UK Parliament tour - Welcome to the Houses of Parliament


Uploaded by UKParliament on 03.08.2010

Transcript:
Welcome to the UK’s Houses of Parliament.
This series of short films will take you through the Palace of Westminster, introducing you to the work that Parliament does
its art and architecture, as well as telling you something of the history of Parliament and how it came to be the sort of institution that it is today.
It is thought that the word ‘parliament’ derives from the Norman French word ‘parley’ meaning ‘to talk or discuss’.
And that is exactly what happens here – debates, discussions, questions and arguments all help Parliament fulfil its roles of legislation
– creating new laws or amending existing ones – and scrutiny – checking on and questioning the work of government.
Parliament grew from the King’s advisory councils, which he would call together whenever he wanted to talk to or consult them.
These councils were originally made up of church ministers and wealthy land-owning barons.
However, they were expanded later to include representatives of local communities – the knights of the shires and burgesses from the towns or cities.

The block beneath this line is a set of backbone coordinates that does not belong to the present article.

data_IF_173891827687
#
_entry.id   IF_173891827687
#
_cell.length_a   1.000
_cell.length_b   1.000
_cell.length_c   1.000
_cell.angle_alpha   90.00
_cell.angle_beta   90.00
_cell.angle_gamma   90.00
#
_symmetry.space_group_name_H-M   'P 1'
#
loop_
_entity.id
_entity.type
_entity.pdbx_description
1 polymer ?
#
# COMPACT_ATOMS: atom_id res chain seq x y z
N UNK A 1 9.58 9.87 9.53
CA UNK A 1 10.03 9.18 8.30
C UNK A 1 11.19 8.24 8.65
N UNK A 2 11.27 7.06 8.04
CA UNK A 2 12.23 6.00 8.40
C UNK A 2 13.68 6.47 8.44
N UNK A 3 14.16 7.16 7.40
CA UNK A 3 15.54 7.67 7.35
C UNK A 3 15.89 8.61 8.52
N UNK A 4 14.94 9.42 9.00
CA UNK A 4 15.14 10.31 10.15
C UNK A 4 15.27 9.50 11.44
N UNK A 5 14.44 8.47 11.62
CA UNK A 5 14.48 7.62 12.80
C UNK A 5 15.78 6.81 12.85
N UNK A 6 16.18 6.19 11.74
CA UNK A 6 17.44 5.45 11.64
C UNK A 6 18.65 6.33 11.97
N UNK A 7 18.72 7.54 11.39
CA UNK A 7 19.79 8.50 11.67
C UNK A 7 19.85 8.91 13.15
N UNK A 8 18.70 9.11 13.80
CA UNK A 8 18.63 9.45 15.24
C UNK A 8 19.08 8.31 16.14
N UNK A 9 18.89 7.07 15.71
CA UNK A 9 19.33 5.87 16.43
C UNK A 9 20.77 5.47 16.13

From the fourteenth century, local representatives, knights and burgesses started to meet separately from the churchmen and landowners,
thus creating the House of Commons and the House of Lords, which along with the Monarch form the Parliament that we have today.
By the early fifteenth century, Parliament would have become a body that we might recognise – where taxes were discussed, grievances addressed and laws agreed
The King’s advisory councils and the early parliaments met wherever the king happened to be, whether that be Winchester, York, Nottingham or here at the royal palace at Westminster.
It ceased to be a royal residence from the early sixteenth century and the Lords and later the House of Commons then made this their first permanent home.
Until that is the 16th of October 1834, when a spectacular fire destroyed most of the original palace
Following this, an architectural competition was held to find a design for the first purpose-built building to house the UK’s Parliament - one designed around the way that Parliament worked.
Much of the building you see today was designed in the mid nineteenth century by the architect Charles Barry assisted by Augustus Welby Pugin, during the reign of Queen Victoria.
She was the first monarch to come here to perform her constitutional duty during the State Opening of Parliament.
The State Opening of Parliament is a State occasion when the House of Commons, the House of Lords and the Monarch all come together.
The other films in this series will show you the debating chambers used by the Lords and Commons, parts of the old palace
as well as introducing you to the work that Parliament does. We hope you enjoy your tour.